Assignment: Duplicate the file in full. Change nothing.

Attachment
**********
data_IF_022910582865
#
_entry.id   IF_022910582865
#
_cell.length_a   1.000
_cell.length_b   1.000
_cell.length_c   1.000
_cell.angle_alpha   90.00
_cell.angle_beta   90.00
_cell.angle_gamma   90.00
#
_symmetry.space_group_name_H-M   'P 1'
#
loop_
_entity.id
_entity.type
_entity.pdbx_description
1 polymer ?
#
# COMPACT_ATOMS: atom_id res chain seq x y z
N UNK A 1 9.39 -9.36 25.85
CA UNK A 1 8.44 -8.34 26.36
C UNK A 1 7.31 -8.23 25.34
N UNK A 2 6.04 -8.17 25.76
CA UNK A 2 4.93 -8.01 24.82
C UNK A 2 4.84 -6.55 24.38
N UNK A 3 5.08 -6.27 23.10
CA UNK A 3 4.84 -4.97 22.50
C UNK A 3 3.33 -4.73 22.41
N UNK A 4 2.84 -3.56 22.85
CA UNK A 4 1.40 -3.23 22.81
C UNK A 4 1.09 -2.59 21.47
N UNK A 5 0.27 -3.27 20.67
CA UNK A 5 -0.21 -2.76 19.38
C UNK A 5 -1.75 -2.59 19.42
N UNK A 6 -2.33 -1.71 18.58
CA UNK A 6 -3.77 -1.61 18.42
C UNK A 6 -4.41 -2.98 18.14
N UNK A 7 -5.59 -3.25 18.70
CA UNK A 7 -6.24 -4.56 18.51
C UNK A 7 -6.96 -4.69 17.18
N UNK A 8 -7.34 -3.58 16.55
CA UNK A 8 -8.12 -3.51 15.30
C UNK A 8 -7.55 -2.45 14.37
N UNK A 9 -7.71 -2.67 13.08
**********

data_IF_022910582865
#
_entry.id   IF_022910582865
#
_cell.length_a   1.000
_cell.length_b   1.000
_cell.length_c   1.000
_cell.angle_alpha   90.00
_cell.angle_beta   90.00
_cell.angle_gamma   90.00
#
_symmetry.space_group_name_H-M   'P 1'
#
loop_
_entity.id
_entity.type
_entity.pdbx_description
1 polymer ?
#
# COMPACT_ATOMS: atom_id res chain seq x y z
N UNK A 1 9.39 -9.36 25.85
CA UNK A 1 8.44 -8.34 26.36
C UNK A 1 7.31 -8.23 25.34
N UNK A 2 6.04 -8.17 25.76
CA UNK A 2 4.93 -8.01 24.82
C UNK A 2 4.84 -6.55 24.38
N UNK A 3 5.08 -6.27 23.10
CA UNK A 3 4.84 -4.97 22.50
C UNK A 3 3.33 -4.73 22.41
N UNK A 4 2.84 -3.56 22.85
CA UNK A 4 1.40 -3.23 22.81
C UNK A 4 1.09 -2.59 21.47
N UNK A 5 0.27 -3.27 20.67
CA UNK A 5 -0.21 -2.76 19.38
C UNK A 5 -1.75 -2.59 19.42
N UNK A 6 -2.33 -1.71 18.58
CA UNK A 6 -3.77 -1.61 18.42
C UNK A 6 -4.41 -2.98 18.14
N UNK A 7 -5.59 -3.25 18.70
CA UNK A 7 -6.24 -4.56 18.51
C UNK A 7 -6.96 -4.69 17.18
N UNK A 8 -7.34 -3.58 16.55
CA UNK A 8 -8.12 -3.51 15.30
C UNK A 8 -7.55 -2.45 14.37
N UNK A 9 -7.71 -2.67 13.08